The Student News Site of Sacramento City College

The Express

The Student News Site of Sacramento City College

The Express

The Student News Site of Sacramento City College

The Express

Panthers fan shows 16 years of pride

Randy Hicks applauds at a City College men’s basketball game Feb. 21. Hicks has been attending games since 1998.

Bright lights reflect off hardwood floors, scoreboards and shot clocks light up, and the crowd anxiously anticipates the start of the game. The bleachers are filled with alumni, friends and family of players from both home and visiting teams, and fans of basketball. This is the typical scene for home games at City College.

And Randy Hicks, 49, is usually part of that scene, taking his place among the crowd of cheering fans. Hicks, who has been attending games since 1998, said he uses his love of sports and cheering for the many City College athletic programs as a form of therapy to help himself cope with a painful disability.

Most fans that come to the games at City College are currently students or alumni, but Hicks has never attended classes, nor does he have a relative that has. In fact, he has absolutely no connection to City College other than living the area.

“When I moved up the road I said, you know what? City’s here, this is my school. There’s a lot of history here,” said Hicks. “There’s a lot of history at Sac City.”

Hicks was born in Iowa, where his love of sports began at a young age. He never played sports growing up but he was always a devoted fan. He graduated high school and attended Iowa Lakes Community College, later moving on to Minnesota School of Business.

While living in Minnesota, Hicks began to suffer from chronic pain and memory loss. Doctors first believed Hicks had rheumatoid arthritis. He was fired from the job he had in Minnesota and many jobs after due to the symptoms he experienced. Eventually, Hicks decided to pack up and move to Sacramento with friends.

Then, in 2000, doctors diagnosed Hicks with fibromyalgia. Fibromyalgia is a disease that causes widespread musculoskeletal pain. Along with the pain, people with fibromyalgia suffer from severe fatigue, memory loss, and mood issues.

“Memory loss is a scary thing, and there are days where the pain is so severe you just don’t want to get up,” said Hicks.

Instead of worrying about himself once he was diagnosed with fibromyalgia, Hicks decided to help others. He started doing volunteer work with Californians for Disability Rights, an organization dedicated to fighting for the rights of people who have any form of a disability.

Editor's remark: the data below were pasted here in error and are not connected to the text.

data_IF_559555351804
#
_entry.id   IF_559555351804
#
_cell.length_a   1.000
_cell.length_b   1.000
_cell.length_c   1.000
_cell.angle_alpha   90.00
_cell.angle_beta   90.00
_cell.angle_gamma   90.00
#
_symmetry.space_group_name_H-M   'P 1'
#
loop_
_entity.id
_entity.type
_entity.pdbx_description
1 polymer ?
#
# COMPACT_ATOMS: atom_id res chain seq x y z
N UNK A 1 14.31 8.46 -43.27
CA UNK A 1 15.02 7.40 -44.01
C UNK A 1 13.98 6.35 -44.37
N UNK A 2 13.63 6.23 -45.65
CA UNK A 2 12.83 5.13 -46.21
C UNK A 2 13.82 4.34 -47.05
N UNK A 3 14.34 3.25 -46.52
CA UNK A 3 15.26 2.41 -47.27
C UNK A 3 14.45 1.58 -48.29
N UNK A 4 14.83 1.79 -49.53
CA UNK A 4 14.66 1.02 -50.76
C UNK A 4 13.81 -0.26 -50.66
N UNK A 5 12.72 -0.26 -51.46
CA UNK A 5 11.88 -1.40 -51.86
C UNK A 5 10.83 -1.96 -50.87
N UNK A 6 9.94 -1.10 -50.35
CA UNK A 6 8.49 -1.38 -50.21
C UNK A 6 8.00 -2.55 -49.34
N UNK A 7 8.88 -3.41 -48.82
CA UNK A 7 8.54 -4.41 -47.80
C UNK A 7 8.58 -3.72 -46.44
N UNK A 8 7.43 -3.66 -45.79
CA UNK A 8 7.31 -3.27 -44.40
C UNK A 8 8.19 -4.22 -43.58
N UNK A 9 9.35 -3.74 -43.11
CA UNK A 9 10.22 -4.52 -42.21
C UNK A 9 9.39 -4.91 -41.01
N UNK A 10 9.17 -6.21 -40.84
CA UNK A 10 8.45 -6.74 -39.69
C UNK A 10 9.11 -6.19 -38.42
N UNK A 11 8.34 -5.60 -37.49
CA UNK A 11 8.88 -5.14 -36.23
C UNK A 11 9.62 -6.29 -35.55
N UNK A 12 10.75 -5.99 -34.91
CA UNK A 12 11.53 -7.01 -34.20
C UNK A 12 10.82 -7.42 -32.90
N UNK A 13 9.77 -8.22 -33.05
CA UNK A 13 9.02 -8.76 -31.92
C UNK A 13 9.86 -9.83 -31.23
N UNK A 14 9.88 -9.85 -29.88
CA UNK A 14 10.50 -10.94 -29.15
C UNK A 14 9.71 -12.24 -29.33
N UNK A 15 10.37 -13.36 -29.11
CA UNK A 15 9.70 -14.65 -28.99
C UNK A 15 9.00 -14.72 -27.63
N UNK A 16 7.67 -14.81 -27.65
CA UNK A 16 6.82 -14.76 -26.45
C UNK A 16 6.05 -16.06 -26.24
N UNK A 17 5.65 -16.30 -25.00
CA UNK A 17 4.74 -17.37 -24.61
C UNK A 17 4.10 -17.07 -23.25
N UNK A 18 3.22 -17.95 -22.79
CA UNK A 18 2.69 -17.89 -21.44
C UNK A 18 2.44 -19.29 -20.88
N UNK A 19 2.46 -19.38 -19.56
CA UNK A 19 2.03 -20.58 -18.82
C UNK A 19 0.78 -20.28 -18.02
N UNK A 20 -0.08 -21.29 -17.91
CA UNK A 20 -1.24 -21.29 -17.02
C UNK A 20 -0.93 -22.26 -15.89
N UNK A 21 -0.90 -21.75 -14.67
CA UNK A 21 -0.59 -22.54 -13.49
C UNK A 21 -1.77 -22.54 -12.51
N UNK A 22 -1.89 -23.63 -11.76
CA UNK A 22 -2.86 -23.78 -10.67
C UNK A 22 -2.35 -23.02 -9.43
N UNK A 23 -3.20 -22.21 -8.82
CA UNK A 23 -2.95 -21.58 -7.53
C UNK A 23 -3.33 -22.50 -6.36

“Disability advocacy is very important. I wouldn’t want to get paid to do what I do,” said Hicks.

Hicks is currently the legislative chair for Californians for Disability Rights. He attends the many legislative hearings and keeps track of all the bills that are passed—not just bills pertaining to disability rights.
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“Randy is very involved and very active in disability rights,” said Californians for Disability Rights President, Susan Chandler. “He seems to be able to keep tabs on a million things at once.”

In addition to keeping track of legislation, Hicks also sets up displays at various events in the region to talk about what his organization is and what it does for those with disabilities. On May 21, 2014, Hicks will be attending Disability Awareness Day at the state capitol.

For people with musculoskeletal diseases, exercise is very important to help with the pain, according to Hicks. When Hicks isn’t volunteering as a disability rights advocate, he’s riding his motorized bicycle or taking public transit to City College games.

“Riding my bike to the games is good exercise for me, said Hicks “But being at these games and watching these sports really helps distract me from the pain.”

Hicks said basketball is his favorite sport, and he can be seen on the sidelines and in the bleachers of every game, both men’s and women’s, talking to spectators about all the things the team is doing right as well as the things they need to improve.

“He’s a recognizable face at our games, a great fan, and he’s a good guy to have around,” said City College Athletic Director Mitch Campbell “He’s a Panther and we like having him be a Panther.”

Not only does Hicks love watching the games, he said he also enjoys the interactions with the people, whether they be people in the crowd alongside him, coaches, or congratulating the players on their performances. One by one, he salutes each player as they head to the locker room during halftime and after the game.

“He loves us players. I think he genuinely cares about us and he wants to see us do well. You can’t dislike somebody like that,” said City College men’s basketball forward Michael Wiggins.

Hicks says he loves to interact with other fans at the games and plans to continue to support Panthers athletics for the foreseeable future.

“I like to be seen. I feel happy to be here and they’re happy that I’m here,” said Hicks.

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